Assoc Prof Zhou: In a nutshell, the three key transition challenges are the sustainability of the city's energy generation mix, the cost of EV models and the lack of investment in charging infrastructure. Big Asian cities are currently among the most polluted, therefore an initial key challenge for them would be to green their energy generation mix first before these cities can become both environmentally and EV friendly. The next challenge would be the limitations of low-cost EV models. In widespread adoption, it is hard to achieve parity of the total cost of ownership to vehicles with Internal Combustion Engine (ICE) vehicles. The initial upfront cost of purchasing, especially for less affluent segments of the population, tends to deter purchase, especially when the total cost of ownership discounts future potential savings on fuel costs. Additionally, a lack of investment in charging infrastructure is severely hampering the adoption and use of EVs. 

Q3: What do you think is the most critical shift needed for widespread EV adoption?

Assoc Prof Zhou: For Asian countries, the regulatory shift seems to be the most critical in EV adoption. For instance, China leads in EV adoption worldwide because of its attractive policy incentives. On the other hand, Malaysia EV’s adoption is lagging behind, likely because there is no official ban on ICE vehicles. It is the regulatory commitment in terms of subsidies and tax breaks, along with investment in charging infrastructure, that are the most critical to stimulate the adoption of EV. 

Q4: Do you think Singapore’s current regime of tax incentives, clear regulations and EV charger deployment schemes is sufficient for making Singapore EV-friendly?

Assoc Prof Zhou: These measures are indeed a big boost to EV adoption, but given the current EV adoption rate in Singapore these measures may not be sufficient for Singapore to catch up with some of the most EV-friendly cities. For example, Oslo has the highest percentage of passenger vehicles to be electrified worldwide. More than 80 per cent of Oslo’s vehicles are electric, while it is less than one per cent in Singapore now. In other words, out of close to 990,000 vehicles in Singapore, less than 8,000 are EVs. Many have argued for an outright ban on ICE vehicles as one way to increase the adoption rate.

Q5: Japan is facing issues, with charging stations becoming obsolete and requiring high infrastructure maintenance and replacement. How can governments and businesses better align themselves and their EV infrastructure investments, given the maintenance costs and lifespan of chargers?

Assoc Prof Zhou: The most important issue is that the government needs to support the investment of charging infrastructure in tandem with the EV adoption, rather than separately. Though Japan has invested heavily in the charging infrastructure, its EV adoption had not picked up momentum to tap into such infrastructure. These two must move together step-by-step to ensure an optimal outcome.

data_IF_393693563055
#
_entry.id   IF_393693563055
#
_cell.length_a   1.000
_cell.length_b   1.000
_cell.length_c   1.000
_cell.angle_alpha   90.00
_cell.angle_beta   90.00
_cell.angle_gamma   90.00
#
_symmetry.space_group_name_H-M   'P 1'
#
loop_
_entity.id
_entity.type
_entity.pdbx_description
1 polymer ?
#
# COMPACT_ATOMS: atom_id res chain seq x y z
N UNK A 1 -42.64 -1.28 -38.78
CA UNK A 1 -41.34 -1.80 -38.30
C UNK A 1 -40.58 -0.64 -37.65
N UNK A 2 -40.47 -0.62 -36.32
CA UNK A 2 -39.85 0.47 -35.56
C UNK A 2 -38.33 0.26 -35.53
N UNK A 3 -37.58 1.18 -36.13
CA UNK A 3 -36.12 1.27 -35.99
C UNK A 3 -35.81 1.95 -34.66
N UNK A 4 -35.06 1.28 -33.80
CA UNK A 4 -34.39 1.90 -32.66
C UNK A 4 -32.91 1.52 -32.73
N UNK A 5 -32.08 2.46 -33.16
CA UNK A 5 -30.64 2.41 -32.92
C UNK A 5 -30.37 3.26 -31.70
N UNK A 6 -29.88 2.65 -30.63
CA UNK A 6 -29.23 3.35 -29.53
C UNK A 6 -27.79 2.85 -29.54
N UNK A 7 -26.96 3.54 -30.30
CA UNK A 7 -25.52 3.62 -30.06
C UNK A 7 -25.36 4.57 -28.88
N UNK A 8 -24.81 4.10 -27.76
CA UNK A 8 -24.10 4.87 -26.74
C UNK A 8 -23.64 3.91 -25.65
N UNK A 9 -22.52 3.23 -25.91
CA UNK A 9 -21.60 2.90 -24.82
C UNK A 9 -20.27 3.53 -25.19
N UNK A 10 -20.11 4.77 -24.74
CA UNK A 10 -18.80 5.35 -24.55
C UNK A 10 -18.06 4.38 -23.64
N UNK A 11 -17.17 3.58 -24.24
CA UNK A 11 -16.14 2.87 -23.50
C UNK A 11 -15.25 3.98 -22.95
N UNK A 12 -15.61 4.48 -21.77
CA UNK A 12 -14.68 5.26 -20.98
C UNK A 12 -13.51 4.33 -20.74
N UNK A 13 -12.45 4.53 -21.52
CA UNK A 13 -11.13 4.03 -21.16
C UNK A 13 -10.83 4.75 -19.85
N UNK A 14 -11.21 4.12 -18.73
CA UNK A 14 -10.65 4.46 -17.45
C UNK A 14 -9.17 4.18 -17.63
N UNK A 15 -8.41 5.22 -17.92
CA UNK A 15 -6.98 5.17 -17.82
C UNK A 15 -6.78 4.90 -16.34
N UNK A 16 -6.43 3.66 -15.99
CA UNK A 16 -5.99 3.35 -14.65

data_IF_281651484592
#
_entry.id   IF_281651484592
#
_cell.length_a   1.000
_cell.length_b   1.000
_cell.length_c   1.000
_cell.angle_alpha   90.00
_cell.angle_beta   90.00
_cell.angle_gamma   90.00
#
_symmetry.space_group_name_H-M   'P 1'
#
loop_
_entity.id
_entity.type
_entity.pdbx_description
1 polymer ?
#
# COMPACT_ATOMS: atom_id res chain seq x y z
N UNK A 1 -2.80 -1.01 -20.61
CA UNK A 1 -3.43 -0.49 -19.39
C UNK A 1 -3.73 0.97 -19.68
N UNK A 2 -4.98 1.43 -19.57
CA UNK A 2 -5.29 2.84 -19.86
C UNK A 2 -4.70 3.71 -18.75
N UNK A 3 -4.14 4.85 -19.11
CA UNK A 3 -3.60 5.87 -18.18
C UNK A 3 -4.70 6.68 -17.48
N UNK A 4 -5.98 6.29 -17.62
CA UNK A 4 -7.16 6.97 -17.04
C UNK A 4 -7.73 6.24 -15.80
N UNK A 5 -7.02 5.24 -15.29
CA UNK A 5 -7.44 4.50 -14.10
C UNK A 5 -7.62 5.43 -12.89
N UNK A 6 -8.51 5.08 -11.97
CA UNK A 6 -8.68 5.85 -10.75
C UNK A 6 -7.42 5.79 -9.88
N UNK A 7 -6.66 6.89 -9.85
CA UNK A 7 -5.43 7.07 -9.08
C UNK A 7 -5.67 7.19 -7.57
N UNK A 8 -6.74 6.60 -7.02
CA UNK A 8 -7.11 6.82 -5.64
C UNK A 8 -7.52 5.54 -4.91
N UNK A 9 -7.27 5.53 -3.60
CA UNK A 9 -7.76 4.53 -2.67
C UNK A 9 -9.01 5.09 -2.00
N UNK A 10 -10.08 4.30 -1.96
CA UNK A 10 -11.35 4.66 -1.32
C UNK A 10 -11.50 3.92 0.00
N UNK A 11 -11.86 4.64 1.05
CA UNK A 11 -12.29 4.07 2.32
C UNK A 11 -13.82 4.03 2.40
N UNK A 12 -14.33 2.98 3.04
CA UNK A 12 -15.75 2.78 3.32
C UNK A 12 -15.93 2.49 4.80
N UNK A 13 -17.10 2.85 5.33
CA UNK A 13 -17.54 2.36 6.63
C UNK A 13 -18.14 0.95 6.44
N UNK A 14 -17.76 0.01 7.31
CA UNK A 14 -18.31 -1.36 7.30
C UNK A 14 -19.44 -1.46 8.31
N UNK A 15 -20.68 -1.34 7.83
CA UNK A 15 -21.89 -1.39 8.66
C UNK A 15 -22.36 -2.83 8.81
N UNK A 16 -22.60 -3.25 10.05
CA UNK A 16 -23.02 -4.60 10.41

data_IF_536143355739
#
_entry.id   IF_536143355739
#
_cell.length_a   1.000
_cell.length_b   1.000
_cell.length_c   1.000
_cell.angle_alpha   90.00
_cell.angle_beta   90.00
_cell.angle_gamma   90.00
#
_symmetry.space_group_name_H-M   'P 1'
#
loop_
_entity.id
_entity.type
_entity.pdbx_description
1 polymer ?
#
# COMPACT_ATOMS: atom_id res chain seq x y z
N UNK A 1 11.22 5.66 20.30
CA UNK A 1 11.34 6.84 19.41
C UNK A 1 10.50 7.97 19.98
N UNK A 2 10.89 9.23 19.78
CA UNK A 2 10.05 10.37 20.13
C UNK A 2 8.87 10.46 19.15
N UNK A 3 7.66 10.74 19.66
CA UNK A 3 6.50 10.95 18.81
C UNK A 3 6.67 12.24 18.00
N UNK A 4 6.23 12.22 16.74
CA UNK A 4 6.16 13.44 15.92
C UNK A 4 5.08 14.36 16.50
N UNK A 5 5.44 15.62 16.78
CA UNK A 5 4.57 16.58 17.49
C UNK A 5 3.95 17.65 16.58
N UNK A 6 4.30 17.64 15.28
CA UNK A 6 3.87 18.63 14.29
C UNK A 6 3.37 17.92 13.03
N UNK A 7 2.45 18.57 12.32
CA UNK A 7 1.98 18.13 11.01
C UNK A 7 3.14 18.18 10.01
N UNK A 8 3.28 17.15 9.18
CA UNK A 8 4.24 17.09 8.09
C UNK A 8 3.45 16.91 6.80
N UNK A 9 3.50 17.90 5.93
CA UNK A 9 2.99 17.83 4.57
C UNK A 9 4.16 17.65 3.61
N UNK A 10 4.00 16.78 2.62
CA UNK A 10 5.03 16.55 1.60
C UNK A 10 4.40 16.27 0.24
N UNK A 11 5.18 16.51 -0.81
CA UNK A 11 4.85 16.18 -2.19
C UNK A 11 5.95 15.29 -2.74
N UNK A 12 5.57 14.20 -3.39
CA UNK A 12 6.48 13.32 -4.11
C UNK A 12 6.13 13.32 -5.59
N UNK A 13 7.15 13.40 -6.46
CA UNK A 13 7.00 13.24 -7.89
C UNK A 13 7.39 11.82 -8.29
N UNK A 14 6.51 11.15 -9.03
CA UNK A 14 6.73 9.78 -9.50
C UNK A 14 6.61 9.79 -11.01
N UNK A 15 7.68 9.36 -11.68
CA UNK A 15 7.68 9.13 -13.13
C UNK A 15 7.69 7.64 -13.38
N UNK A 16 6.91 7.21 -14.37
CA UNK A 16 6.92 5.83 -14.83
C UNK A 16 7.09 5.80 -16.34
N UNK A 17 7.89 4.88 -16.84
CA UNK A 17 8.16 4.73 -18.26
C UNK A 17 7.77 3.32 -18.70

Q6: Do you see the smart charging pricing model you proposed in your research, Smart Charging of Electric Vehicles, becoming widely adopted in Asian cities?

Assoc Prof Zhou: Yes, absolutely. This concept is feasible anywhere and is applicable in any country. It is a simple yet powerful idea: price the charging service based on duration so that EV drivers give flexibility to utility firms or charging stations. Suppose you don’t have to pick up your child until five hours later, you could just park your Tesla at the charging station throughout so that the utility company can charge your vehicle at the most convenient time, reducing electricity generation costs for the grid and carbon emissions arising from excess generation. Excess loads often rely on back-up energy sources which contribute additional carbon emissions. As a driver, you are compensated for your flexibility, plus, you are given a green sticker for having reduced emissions for the grid. It is a triple-win, a win for the grid, a win for you, and most importantly, a win for the environment. 

Q7: With a new industry of EVs emerging, there are plenty of opportunities for businesses, governments, and other stakeholders. What do you think is the most exciting opportunity arising in the EV industry? 

Assoc Prof Zhou: I am most excited about opportunities in energy storage and use from vehicle to energy grid. You could think of each vehicle battery as a mobile storage unit, moving around the city as a vehicle but functioning as a battery for the grid to tap whenever there is a high demand. Energy grids use backup power plants known as peak power plants, which tend to be polluting as they emit more carbon emissions. With vehicle-to-grid integrations, you can use these moving energy storage systems instead. Instead of only a centralised electricity generation model, batteries in EVs can help to supplement and match electricity supply and demand.  This idea may feel like it came out of a movie, but I believe it can become reality.

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Methodology & References
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  10. Farmer, R., Gupta, R., Lath, V., Manuel, N. (June 2022) Capturing growth in Asia’s emerging EV ecosystem. McKinsey. Retrieved from {}.